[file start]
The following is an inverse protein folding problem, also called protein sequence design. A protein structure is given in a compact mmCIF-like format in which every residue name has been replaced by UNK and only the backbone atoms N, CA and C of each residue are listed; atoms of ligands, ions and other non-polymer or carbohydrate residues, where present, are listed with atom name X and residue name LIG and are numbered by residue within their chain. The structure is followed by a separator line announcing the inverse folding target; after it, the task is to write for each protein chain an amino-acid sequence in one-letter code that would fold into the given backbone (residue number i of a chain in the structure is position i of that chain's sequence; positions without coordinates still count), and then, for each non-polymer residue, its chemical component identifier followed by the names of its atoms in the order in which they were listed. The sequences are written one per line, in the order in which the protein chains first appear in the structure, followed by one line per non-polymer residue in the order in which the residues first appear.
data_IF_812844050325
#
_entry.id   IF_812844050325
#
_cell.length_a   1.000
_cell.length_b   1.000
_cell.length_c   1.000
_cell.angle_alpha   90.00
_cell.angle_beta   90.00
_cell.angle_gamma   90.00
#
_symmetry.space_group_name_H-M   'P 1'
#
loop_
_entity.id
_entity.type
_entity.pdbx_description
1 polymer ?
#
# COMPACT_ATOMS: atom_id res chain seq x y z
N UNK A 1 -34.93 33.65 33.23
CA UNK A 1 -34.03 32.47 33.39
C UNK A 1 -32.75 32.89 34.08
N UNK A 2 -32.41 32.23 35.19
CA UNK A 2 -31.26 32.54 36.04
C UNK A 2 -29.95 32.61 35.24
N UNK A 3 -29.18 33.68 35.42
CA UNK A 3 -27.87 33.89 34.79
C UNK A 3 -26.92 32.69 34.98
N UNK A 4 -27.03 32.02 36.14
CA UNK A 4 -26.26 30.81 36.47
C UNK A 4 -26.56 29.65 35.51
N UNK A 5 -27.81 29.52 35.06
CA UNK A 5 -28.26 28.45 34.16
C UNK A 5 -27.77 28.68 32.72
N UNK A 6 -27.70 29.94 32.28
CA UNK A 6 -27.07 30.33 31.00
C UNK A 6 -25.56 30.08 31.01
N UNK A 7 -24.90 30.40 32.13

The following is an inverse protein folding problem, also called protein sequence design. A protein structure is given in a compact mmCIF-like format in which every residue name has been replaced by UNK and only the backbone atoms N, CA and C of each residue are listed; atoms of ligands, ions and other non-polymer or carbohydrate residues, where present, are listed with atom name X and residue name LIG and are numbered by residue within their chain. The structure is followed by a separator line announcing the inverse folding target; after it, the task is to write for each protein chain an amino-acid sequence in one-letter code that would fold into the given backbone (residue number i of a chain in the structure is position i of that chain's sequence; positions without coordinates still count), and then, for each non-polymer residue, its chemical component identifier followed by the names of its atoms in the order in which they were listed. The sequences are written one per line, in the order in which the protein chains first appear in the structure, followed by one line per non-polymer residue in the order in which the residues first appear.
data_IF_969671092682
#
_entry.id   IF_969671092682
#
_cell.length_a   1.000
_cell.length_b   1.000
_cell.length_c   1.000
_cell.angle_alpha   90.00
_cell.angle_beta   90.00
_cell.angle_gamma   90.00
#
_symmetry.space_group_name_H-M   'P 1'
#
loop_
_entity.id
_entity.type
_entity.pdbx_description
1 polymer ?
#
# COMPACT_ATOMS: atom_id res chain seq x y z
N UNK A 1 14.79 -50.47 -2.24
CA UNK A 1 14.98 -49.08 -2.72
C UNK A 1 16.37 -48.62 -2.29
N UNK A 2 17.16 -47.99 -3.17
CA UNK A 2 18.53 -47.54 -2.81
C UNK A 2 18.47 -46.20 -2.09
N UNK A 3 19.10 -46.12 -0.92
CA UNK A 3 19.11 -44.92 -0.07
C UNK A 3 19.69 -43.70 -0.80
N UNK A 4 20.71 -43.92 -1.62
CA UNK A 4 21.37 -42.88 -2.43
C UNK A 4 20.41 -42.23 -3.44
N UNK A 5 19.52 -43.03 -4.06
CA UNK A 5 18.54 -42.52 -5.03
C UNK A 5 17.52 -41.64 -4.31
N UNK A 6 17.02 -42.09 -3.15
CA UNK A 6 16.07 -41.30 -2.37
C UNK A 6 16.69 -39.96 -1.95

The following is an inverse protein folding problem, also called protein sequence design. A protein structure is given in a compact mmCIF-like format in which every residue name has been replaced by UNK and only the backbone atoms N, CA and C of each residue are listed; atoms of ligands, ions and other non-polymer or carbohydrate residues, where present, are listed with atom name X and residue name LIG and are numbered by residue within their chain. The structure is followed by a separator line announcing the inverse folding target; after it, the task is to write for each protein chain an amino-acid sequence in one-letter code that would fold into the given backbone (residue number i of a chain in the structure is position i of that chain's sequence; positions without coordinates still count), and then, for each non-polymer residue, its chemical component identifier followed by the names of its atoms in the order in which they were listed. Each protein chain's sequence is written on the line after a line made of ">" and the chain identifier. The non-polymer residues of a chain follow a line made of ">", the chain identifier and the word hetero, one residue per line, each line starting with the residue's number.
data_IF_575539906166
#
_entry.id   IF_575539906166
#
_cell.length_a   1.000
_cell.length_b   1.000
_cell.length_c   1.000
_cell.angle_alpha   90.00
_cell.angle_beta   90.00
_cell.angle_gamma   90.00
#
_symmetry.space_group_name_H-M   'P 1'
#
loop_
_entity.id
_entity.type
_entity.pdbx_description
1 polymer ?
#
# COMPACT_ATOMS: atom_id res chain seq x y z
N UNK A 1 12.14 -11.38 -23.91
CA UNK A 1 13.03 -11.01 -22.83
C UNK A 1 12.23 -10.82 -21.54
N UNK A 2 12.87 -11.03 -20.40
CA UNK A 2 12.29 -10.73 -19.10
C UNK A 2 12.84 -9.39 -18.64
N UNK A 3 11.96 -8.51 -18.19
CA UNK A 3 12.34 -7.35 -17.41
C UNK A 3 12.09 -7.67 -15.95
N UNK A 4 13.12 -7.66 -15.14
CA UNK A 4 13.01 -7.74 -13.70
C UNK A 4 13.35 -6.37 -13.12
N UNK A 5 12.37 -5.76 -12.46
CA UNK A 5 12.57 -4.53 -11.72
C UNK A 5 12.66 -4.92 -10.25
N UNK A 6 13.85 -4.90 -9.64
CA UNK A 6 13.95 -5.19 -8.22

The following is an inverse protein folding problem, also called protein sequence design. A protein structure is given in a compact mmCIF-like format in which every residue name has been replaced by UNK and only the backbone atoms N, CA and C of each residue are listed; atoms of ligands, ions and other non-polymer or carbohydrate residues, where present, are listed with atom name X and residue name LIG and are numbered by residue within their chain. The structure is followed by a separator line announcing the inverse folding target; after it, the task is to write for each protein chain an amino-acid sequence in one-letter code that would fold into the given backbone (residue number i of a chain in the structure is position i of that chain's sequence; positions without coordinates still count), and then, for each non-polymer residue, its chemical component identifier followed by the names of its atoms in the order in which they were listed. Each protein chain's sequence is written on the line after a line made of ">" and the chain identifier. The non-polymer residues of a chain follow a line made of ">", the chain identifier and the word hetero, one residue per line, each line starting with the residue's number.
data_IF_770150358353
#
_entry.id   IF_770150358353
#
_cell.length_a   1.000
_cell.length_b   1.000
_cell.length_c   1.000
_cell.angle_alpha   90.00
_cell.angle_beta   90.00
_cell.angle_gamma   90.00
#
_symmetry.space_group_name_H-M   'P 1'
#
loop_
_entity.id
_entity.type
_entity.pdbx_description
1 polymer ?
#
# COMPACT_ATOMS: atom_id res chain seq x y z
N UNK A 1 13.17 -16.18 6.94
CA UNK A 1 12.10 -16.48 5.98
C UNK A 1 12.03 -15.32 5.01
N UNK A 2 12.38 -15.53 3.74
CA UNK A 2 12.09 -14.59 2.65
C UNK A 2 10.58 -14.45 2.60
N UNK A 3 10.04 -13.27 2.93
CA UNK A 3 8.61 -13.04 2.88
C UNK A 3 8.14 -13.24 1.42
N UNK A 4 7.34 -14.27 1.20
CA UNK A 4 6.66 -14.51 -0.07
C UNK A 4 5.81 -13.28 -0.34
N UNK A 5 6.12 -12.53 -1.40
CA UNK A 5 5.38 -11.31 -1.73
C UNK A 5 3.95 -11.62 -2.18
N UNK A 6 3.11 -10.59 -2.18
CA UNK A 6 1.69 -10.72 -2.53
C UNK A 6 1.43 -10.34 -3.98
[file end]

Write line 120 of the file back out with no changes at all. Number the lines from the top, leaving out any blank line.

#